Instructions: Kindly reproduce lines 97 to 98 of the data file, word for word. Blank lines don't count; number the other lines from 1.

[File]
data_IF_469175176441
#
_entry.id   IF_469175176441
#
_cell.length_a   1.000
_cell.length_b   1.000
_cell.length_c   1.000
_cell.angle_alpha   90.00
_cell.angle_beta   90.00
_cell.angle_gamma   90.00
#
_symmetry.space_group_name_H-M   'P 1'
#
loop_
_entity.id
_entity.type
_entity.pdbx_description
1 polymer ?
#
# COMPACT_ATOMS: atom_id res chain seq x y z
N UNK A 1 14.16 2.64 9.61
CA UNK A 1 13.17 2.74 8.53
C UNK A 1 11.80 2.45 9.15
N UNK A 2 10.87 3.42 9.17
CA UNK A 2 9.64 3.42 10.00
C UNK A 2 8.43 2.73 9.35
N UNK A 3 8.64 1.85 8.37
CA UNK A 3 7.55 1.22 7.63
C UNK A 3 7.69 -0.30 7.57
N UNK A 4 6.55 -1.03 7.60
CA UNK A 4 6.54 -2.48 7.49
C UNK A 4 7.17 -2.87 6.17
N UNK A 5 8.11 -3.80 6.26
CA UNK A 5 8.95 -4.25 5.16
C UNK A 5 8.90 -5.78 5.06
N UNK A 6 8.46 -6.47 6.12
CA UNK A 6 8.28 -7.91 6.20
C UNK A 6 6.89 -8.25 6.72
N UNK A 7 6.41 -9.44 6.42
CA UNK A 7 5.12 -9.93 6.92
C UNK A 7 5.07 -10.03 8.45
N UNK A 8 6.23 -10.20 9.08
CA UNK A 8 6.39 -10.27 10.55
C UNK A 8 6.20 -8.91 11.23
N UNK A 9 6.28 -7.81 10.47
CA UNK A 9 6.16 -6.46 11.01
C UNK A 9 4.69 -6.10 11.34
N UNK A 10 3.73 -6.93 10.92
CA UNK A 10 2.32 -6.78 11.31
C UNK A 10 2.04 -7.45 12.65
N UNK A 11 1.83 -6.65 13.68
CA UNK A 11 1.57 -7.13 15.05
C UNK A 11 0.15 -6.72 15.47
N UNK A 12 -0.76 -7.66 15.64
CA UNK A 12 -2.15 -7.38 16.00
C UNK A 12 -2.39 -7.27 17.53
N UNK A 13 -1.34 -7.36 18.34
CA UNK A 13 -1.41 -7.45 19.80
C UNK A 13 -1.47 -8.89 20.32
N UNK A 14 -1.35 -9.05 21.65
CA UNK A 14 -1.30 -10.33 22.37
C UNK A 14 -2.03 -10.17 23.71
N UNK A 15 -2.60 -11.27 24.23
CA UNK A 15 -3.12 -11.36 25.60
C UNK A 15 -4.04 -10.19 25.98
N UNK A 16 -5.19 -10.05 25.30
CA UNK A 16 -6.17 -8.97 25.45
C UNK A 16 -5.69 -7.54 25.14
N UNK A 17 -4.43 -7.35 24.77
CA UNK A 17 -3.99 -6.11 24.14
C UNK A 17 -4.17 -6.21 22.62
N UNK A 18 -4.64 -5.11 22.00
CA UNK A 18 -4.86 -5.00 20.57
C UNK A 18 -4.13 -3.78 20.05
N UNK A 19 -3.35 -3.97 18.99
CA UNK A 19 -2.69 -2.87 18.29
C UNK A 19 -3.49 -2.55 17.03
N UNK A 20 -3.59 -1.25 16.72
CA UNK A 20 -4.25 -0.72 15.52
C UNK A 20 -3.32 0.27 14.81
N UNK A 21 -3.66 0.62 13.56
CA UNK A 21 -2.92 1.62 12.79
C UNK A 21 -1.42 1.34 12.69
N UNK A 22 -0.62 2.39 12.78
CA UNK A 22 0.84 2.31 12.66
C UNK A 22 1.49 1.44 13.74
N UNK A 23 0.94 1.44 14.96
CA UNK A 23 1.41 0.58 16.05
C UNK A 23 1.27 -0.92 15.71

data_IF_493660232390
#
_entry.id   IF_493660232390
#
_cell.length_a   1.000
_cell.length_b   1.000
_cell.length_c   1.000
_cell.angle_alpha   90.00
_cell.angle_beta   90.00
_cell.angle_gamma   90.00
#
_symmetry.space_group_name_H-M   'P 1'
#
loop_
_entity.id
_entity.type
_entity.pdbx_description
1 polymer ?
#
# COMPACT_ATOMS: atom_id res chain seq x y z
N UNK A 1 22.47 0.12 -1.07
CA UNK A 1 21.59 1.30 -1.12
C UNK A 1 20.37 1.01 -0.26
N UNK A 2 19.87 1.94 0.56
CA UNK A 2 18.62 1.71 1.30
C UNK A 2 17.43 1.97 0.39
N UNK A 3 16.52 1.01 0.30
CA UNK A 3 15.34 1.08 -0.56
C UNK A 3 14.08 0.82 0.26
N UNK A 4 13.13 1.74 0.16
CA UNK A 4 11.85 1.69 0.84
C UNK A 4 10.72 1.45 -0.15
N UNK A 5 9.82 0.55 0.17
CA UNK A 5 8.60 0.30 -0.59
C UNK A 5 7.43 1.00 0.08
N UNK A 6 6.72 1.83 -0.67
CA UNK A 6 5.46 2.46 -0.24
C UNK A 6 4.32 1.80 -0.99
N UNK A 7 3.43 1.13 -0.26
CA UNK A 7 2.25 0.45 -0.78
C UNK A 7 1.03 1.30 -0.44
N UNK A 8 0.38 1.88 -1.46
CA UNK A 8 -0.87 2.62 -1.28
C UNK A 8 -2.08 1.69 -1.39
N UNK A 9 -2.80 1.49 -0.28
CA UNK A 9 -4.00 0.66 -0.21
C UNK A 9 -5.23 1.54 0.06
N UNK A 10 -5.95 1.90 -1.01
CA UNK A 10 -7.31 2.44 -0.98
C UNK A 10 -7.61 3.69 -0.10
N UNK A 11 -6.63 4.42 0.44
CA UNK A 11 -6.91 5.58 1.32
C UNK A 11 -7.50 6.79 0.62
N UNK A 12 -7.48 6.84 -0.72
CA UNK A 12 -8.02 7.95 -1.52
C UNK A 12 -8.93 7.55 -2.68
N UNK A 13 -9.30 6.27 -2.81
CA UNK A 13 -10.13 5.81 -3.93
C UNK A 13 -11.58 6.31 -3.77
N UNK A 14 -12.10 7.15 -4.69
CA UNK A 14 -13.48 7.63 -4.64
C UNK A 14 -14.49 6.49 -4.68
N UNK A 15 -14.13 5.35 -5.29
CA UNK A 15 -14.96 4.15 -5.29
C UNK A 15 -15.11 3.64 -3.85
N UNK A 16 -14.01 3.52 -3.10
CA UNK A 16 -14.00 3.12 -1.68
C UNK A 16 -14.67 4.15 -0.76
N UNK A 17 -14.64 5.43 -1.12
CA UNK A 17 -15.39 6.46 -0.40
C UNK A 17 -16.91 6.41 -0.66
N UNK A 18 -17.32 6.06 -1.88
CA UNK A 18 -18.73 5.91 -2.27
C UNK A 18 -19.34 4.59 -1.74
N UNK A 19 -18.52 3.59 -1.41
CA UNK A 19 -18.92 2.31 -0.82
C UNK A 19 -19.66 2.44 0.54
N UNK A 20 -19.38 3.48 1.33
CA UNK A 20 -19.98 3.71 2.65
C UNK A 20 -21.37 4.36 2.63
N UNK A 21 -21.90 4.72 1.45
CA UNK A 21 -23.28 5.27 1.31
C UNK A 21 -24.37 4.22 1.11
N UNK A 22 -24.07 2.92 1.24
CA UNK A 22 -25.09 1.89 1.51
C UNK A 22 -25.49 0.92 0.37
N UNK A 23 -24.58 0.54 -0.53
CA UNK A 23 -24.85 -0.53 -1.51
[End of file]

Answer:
_cell.angle_alpha   90.00
_cell.angle_beta   90.00